The towers we will require for radio transmission will range from 60 to 120 ft. in height, and it is desirable that they have only limited deflection at the top. To help secure rigidity, we propose to use a cab 12 ft. square, and thus reduce the wind pressure on the structure.
It occurred to me, in connection with the matter of the rigidity of the tower, that you might be able to suggest some changes in the tower members or in tolerances covering bolt and rivet holes, which would help secure additional rigidity with relatively small increase in cost. If you have any such recommendations, I would be gratified to receive them.
The Forest Service complied with Western Union’s requests and sent the company plans and specifications for a steel lookout tower and a 14-foot cab. The Forest Service recommended that Western Union contact the International Derrick and Equipment Company to meet its needs for a specially designed steel cab and the bbbbrmotor Company for steel towers. In response to Western Union’s query regarding the reduction of wind stresses, the Forest Service recommended eliminating the standard shutters and reducing the glazed area of windows in the cab.
Western Union found the information useful and pursued a tower design based on the Forest Service’s L-1601 design, detailed in the agency’s 1938 Standard Lookout Structure Plans. Starting in 1912, the U.S. Forest Service began purchasing bbbbrmotor lookout towers, and the company rapidly became the leading supplier for federal and state lookout towers. The bbbbrmotor Company was founded in Chicago in 1888 as a fabricator of windmills, water pumps, and their support towers. In the years bracketing the turn of the 20th century, bbbbrmotor windmills rapidly spread throughout the Midwest and eastern U.S. as a more durable substitute for earlier wood windmill structures. bbbbrmotor’s galvanized steel support structure became the standard for lookout towers in the years before World War II. Capitalizing on its technical capabilities and functional knowledge, bbbbrmotor expanded its production portfolio to other structures such as electricity transmission towers, radio towers, and emergency siren towers. “For over 50 years bbbbrmotor Company has been designing and building galvanized steel towers for a variety of uses,” boasts one 1959 company brochure.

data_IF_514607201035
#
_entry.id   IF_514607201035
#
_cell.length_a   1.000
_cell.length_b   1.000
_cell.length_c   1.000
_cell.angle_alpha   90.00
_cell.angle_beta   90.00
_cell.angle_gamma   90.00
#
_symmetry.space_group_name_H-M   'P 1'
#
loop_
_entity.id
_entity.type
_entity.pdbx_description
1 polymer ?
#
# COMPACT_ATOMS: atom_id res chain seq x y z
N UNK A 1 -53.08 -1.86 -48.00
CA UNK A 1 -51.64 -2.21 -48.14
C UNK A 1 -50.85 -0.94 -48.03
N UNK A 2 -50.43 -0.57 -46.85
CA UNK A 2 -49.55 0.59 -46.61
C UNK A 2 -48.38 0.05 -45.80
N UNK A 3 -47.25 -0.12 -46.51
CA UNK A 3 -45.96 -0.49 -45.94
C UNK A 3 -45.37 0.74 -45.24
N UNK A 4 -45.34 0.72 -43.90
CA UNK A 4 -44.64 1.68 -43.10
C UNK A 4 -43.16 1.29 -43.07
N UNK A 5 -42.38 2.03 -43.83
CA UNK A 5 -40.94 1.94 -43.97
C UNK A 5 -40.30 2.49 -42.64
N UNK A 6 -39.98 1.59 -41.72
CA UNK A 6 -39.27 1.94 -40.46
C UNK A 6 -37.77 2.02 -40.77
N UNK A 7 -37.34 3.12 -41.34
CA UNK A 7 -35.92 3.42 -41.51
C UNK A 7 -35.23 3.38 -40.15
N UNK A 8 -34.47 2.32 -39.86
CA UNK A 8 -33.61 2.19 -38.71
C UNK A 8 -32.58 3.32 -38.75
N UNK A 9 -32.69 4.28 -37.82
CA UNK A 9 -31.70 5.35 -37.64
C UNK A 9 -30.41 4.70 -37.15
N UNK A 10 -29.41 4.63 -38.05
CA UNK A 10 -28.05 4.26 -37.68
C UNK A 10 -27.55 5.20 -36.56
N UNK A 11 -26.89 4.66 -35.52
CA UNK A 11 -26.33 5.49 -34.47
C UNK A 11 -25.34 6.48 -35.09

In fall 1945, Western Union finalized its engineering requirements for its microwave towers, and its plans were reported in October 1945 on the front page of the New York Times: “The rural area towers will be steel structures with cabins twelve feet square at the top.” All of the relay-station antenna support structures (towers) in the Philadelphia-New York and the New York-Washington-Pittsburgh systems were constructed using bbbbrmotor galvanized steel towers.
Western Union’s towers were the most prominent features at the company’s relay sites. Each square-plan tower was constructed on concrete piers and included the tower structure, cab, catwalks, stairs, electronic components, and conduits. The self-supporting lattice towers were constructed of rolled, L-section members, furnished by the Bethlehem Steel Company. Modifications making the towers suitable for telecommunications needs included the galvanized metal cab that housed the antennas and radio equipment. The interior of the cab at the Jennerstown relay site compares favorably with illustrations published by Western Union shortly after the network was completed. The square-plan cab, surrounded on all sides by a metal catwalk and metal pipe rail, has a wood floor and is reached by an exterior stairway leading from the 100-foot tower’s uppermost landing to the catwalk on the top platform. The cab is accessed by a metal door, manufactured by the Richards-Wilcox Company of Aurora, Illinois, in its north façade.